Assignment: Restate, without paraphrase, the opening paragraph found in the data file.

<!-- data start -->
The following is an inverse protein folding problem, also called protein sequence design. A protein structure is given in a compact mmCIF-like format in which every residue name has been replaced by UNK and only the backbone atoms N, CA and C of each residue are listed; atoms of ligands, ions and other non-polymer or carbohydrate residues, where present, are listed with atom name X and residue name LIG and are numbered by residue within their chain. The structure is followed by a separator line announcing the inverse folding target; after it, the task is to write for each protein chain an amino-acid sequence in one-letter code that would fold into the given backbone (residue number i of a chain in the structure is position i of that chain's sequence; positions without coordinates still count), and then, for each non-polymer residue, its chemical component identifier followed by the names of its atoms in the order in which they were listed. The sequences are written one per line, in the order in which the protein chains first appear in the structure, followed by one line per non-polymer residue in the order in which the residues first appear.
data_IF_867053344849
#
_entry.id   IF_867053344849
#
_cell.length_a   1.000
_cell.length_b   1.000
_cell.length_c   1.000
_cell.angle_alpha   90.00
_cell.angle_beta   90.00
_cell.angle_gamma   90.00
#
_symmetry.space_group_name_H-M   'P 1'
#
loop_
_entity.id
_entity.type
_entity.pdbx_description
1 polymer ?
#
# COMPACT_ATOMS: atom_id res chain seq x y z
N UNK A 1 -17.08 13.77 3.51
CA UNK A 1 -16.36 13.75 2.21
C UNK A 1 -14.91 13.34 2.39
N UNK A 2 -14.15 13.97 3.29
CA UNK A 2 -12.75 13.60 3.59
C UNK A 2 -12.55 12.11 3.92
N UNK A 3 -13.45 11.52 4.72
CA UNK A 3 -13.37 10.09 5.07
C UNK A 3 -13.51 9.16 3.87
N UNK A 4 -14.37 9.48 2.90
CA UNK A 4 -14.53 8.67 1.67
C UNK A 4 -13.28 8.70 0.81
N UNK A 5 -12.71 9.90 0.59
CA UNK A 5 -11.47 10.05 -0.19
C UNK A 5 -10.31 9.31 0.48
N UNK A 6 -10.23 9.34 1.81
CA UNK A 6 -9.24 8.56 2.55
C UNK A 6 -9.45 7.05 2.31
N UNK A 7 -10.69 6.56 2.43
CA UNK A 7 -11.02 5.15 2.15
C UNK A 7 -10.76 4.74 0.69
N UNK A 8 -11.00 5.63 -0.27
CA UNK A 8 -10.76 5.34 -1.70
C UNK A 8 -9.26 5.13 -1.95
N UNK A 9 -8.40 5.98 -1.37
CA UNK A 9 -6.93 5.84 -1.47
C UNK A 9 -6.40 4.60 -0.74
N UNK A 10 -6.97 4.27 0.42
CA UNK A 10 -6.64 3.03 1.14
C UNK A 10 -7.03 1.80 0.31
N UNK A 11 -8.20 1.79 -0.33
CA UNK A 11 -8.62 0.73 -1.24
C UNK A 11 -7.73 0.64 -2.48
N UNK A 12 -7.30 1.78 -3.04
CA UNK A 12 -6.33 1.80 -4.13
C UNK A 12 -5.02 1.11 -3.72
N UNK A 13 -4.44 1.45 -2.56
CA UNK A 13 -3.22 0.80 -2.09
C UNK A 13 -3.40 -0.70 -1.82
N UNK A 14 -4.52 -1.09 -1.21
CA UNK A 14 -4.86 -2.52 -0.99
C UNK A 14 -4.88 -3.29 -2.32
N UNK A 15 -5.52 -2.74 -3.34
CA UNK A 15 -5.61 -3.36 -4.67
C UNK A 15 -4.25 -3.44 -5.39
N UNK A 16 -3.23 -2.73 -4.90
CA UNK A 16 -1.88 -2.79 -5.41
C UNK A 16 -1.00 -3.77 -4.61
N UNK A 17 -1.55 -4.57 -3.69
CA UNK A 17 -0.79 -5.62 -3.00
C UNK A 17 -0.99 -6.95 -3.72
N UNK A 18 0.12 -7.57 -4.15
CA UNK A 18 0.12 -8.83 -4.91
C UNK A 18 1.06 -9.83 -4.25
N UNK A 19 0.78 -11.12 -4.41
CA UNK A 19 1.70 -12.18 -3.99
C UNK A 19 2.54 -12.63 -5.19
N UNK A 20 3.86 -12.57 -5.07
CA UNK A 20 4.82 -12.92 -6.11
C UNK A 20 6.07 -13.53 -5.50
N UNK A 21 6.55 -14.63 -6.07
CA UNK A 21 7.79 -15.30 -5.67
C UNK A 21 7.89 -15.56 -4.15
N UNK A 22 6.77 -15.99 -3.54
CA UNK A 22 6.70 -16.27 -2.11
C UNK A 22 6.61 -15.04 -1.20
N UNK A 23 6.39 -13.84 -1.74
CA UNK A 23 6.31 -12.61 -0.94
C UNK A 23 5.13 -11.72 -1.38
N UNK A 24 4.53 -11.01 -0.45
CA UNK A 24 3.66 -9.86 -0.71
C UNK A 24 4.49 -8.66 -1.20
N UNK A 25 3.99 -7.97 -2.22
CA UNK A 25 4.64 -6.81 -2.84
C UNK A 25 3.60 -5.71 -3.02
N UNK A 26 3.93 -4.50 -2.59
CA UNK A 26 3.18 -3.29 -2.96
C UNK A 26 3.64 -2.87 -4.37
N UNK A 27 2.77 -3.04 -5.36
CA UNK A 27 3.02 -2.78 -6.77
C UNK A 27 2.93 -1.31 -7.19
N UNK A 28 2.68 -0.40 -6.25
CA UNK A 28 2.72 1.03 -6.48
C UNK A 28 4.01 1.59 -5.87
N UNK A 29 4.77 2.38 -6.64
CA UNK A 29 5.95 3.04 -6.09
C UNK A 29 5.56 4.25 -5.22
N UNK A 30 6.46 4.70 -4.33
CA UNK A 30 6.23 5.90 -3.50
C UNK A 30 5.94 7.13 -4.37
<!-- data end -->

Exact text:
The following is an inverse protein folding problem, also called protein sequence design. A protein structure is given in a compact mmCIF-like format in which every residue name has been replaced by UNK and only the backbone atoms N, CA and C of each residue are listed; atoms of ligands, ions and other non-polymer or carbohydrate residues, where present, are listed with atom name X and residue name LIG and are numbered by residue within their chain. The structure is followed by a separator line announcing the inverse folding target; after it, the task is to write for each protein chain an amino-acid sequence in one-letter code that would fold into the given backbone (residue number i of a chain in the structure is position i of that chain's sequence; positions without coordinates still count), and then, for each non-polymer residue, its chemical component identifier followed by the names of its atoms in the order in which they were listed. The sequences are written one per line, in the order in which the protein chains first appear in the structure, followed by one line per non-polymer residue in the order in which the residues first appear.